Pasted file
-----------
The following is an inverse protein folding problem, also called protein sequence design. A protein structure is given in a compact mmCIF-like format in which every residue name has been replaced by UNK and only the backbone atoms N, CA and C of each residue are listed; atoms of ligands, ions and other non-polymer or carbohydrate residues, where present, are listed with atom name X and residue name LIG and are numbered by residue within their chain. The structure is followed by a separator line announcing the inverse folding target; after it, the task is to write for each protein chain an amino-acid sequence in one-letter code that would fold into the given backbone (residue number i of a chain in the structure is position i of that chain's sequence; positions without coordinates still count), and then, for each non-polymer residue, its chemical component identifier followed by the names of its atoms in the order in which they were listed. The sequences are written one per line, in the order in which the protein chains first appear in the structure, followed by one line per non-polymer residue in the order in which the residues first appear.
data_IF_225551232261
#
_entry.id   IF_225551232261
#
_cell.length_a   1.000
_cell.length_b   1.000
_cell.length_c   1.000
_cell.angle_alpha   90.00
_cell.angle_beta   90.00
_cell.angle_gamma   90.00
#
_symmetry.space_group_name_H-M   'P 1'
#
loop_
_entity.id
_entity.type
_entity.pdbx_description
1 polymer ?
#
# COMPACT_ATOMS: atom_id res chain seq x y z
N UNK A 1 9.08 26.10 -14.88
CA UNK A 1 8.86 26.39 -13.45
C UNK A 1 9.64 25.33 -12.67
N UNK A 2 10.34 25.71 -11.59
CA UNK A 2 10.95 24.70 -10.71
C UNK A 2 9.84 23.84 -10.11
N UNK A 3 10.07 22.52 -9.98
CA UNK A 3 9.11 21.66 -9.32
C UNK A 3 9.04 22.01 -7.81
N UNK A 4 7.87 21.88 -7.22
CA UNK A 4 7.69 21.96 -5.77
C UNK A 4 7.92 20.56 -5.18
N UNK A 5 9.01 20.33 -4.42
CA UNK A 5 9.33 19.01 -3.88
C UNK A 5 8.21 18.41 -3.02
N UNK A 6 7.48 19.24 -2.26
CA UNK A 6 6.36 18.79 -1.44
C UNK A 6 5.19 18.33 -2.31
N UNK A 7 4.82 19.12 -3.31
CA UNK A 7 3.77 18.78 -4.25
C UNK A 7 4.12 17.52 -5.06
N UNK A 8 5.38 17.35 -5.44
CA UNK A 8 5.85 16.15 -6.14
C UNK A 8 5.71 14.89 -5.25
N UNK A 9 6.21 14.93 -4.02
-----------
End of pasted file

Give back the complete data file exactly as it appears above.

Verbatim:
The following is an inverse protein folding problem, also called protein sequence design. A protein structure is given in a compact mmCIF-like format in which every residue name has been replaced by UNK and only the backbone atoms N, CA and C of each residue are listed; atoms of ligands, ions and other non-polymer or carbohydrate residues, where present, are listed with atom name X and residue name LIG and are numbered by residue within their chain. The structure is followed by a separator line announcing the inverse folding target; after it, the task is to write for each protein chain an amino-acid sequence in one-letter code that would fold into the given backbone (residue number i of a chain in the structure is position i of that chain's sequence; positions without coordinates still count), and then, for each non-polymer residue, its chemical component identifier followed by the names of its atoms in the order in which they were listed. The sequences are written one per line, in the order in which the protein chains first appear in the structure, followed by one line per non-polymer residue in the order in which the residues first appear.
data_IF_225551232261
#
_entry.id   IF_225551232261
#
_cell.length_a   1.000
_cell.length_b   1.000
_cell.length_c   1.000
_cell.angle_alpha   90.00
_cell.angle_beta   90.00
_cell.angle_gamma   90.00
#
_symmetry.space_group_name_H-M   'P 1'
#
loop_
_entity.id
_entity.type
_entity.pdbx_description
1 polymer ?
#
# COMPACT_ATOMS: atom_id res chain seq x y z
N UNK A 1 9.08 26.10 -14.88
CA UNK A 1 8.86 26.39 -13.45
C UNK A 1 9.64 25.33 -12.67
N UNK A 2 10.34 25.71 -11.59
CA UNK A 2 10.95 24.70 -10.71
C UNK A 2 9.84 23.84 -10.11
N UNK A 3 10.07 22.52 -9.98
CA UNK A 3 9.11 21.66 -9.32
C UNK A 3 9.04 22.01 -7.81
N UNK A 4 7.87 21.88 -7.22
CA UNK A 4 7.69 21.96 -5.77
C UNK A 4 7.92 20.56 -5.18
N UNK A 5 9.01 20.33 -4.42
CA UNK A 5 9.33 19.01 -3.88
C UNK A 5 8.21 18.41 -3.02
N UNK A 6 7.48 19.24 -2.26
CA UNK A 6 6.36 18.79 -1.44
C UNK A 6 5.19 18.33 -2.31
N UNK A 7 4.82 19.12 -3.31
CA UNK A 7 3.77 18.78 -4.25
C UNK A 7 4.12 17.52 -5.06
N UNK A 8 5.38 17.35 -5.44
CA UNK A 8 5.85 16.15 -6.14
C UNK A 8 5.71 14.89 -5.25
N UNK A 9 6.21 14.93 -4.02